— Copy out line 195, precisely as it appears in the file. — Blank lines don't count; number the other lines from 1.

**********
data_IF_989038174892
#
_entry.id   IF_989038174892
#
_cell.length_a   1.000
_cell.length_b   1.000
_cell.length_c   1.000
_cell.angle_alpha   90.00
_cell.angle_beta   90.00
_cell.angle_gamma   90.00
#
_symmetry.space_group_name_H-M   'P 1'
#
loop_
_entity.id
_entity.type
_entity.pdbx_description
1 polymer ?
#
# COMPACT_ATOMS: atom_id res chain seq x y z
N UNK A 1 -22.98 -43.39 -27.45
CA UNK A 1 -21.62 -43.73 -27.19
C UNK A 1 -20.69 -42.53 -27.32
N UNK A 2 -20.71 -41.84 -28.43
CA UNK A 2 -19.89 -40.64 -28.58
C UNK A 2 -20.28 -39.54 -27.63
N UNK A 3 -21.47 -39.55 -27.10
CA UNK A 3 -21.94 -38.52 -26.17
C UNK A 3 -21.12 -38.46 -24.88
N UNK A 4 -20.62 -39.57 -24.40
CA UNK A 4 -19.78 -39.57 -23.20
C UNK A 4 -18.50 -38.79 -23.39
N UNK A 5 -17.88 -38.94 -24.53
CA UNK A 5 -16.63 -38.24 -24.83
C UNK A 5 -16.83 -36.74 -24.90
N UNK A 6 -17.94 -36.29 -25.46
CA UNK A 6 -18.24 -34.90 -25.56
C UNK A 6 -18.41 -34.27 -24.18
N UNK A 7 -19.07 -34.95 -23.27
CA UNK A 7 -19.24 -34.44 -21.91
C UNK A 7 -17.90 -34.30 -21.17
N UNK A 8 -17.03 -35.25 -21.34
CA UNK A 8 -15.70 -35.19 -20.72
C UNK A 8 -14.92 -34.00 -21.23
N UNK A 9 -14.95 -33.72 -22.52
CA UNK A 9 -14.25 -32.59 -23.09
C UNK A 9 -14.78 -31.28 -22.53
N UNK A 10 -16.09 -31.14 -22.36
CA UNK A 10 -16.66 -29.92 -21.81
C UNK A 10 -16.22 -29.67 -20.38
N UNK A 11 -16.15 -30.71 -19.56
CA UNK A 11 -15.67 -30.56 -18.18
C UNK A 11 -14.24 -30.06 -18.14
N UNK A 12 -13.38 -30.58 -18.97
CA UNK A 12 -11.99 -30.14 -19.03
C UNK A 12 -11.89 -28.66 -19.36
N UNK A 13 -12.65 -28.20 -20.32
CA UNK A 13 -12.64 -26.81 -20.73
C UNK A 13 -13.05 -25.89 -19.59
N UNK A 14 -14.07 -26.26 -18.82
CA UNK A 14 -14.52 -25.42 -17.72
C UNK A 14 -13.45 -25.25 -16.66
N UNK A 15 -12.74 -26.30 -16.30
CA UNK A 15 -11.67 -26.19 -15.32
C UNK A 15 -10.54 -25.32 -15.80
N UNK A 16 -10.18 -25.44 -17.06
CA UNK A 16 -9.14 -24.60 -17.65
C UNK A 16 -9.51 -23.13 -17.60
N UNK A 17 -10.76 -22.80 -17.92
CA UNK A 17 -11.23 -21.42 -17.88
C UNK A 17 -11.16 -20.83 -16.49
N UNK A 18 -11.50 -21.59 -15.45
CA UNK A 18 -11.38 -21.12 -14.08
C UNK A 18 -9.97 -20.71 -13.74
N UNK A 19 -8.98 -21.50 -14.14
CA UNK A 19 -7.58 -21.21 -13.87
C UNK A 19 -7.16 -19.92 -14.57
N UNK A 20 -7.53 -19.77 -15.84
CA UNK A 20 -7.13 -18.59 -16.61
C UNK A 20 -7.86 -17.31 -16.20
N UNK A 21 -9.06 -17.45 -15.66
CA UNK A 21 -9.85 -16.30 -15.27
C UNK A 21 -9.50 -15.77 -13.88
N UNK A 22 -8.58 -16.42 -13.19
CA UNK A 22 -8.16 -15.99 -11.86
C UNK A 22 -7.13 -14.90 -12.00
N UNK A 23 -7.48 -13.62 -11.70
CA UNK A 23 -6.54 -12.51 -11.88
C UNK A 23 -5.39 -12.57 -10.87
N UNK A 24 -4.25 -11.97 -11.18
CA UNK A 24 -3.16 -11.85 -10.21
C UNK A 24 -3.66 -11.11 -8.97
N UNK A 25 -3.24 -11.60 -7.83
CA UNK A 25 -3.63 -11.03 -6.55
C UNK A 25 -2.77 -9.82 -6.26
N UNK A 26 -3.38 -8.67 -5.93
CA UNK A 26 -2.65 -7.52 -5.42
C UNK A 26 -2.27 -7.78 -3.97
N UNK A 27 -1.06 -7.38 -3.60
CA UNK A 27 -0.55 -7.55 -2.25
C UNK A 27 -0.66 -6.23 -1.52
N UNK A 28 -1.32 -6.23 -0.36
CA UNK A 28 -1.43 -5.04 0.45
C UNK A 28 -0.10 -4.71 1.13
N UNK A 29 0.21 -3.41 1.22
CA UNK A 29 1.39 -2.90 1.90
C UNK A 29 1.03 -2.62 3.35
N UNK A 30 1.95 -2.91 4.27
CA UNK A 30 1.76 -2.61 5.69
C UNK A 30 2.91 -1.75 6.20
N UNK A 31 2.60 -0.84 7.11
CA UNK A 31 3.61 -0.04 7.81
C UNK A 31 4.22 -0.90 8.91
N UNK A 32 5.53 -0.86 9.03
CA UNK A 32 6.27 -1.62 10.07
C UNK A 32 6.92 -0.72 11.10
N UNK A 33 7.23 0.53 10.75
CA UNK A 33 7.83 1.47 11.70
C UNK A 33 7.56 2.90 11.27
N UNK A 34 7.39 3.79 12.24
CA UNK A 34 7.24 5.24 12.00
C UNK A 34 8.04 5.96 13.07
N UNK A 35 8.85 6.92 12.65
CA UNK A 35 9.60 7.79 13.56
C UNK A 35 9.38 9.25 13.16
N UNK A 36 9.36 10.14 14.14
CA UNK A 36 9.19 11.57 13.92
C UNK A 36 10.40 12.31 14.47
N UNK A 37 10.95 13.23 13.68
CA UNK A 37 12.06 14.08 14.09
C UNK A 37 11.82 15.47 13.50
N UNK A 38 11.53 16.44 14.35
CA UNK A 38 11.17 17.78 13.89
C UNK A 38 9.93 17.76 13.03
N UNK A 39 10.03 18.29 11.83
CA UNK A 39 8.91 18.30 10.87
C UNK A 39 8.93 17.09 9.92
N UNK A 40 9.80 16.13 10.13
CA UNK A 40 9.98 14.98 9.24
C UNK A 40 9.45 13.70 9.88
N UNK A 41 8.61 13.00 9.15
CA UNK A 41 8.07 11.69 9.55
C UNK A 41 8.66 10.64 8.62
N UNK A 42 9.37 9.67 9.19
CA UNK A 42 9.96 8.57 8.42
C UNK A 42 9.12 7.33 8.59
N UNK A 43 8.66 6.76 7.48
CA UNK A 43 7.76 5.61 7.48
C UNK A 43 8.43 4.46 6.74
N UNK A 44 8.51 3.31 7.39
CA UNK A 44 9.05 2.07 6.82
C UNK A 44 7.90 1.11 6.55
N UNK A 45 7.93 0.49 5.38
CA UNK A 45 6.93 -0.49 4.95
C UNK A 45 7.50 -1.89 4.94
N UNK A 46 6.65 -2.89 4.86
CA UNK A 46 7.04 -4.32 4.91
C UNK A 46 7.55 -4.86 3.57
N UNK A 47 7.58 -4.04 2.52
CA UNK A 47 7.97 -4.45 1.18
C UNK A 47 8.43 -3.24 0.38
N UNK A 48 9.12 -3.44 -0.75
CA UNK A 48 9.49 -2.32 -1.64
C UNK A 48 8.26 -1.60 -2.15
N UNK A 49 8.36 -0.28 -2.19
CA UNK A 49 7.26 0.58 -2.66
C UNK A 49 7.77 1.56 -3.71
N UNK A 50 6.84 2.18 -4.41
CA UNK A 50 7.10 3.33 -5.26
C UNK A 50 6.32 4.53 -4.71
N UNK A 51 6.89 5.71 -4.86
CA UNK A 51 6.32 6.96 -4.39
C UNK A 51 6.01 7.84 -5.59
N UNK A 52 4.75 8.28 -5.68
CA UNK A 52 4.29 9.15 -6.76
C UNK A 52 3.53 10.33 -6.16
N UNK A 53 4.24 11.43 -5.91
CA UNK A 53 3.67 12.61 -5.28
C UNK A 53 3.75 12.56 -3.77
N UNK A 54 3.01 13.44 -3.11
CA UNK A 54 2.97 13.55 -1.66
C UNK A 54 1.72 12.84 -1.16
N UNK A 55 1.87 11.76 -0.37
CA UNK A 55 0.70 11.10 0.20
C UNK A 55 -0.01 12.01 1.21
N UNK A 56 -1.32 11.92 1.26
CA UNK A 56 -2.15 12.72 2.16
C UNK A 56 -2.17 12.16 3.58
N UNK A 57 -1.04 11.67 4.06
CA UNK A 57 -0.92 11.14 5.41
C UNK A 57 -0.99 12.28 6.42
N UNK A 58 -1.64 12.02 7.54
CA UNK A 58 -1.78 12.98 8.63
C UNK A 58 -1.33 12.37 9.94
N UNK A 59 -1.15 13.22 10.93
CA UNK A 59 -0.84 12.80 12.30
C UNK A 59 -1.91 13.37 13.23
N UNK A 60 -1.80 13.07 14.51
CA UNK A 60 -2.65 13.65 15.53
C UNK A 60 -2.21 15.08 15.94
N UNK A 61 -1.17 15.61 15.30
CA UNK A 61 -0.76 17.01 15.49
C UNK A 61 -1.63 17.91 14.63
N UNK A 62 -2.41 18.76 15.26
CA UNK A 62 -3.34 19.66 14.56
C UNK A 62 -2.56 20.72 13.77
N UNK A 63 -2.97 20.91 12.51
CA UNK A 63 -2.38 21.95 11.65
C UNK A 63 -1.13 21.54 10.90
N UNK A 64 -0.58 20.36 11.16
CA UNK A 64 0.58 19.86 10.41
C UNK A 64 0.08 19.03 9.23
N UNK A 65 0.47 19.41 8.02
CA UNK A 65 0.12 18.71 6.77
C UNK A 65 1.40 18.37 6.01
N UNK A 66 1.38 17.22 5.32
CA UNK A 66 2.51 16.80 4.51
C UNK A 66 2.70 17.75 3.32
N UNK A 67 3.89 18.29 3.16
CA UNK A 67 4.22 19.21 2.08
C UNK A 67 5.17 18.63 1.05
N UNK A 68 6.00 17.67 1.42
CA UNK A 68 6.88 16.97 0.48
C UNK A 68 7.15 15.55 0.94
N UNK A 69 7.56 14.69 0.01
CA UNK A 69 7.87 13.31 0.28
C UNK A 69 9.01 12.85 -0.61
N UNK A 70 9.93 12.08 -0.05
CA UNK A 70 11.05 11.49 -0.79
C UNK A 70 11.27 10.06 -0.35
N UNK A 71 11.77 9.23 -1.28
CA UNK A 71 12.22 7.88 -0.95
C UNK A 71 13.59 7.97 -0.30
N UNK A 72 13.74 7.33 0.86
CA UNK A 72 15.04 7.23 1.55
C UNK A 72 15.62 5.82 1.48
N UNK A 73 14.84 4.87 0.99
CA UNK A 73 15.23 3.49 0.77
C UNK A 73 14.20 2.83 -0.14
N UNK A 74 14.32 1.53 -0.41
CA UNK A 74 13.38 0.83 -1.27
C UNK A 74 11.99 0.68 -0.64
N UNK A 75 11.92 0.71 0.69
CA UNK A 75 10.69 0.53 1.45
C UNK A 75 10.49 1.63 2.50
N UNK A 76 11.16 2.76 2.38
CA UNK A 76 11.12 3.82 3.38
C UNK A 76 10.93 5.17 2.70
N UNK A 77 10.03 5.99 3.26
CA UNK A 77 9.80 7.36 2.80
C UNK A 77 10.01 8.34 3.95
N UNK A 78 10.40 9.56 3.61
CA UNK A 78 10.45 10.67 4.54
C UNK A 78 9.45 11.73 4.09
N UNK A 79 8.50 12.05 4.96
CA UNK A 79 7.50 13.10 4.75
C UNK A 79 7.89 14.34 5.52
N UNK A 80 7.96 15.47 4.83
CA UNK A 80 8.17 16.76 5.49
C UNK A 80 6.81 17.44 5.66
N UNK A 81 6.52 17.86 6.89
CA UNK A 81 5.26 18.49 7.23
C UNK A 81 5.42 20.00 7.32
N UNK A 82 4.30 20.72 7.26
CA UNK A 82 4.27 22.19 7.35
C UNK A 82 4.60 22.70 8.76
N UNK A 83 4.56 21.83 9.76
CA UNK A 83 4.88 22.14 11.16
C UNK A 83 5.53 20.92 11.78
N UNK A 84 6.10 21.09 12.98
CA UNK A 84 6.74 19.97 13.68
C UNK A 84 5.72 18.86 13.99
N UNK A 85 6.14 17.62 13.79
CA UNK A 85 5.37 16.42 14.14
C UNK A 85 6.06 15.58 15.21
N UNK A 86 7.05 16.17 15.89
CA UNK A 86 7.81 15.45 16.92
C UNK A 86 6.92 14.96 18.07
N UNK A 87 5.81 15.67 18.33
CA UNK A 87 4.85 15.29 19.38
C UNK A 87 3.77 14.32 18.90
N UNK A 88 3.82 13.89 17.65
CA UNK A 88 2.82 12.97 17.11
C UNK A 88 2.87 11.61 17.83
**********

N UNK A 59 -1.15 13.22 10.93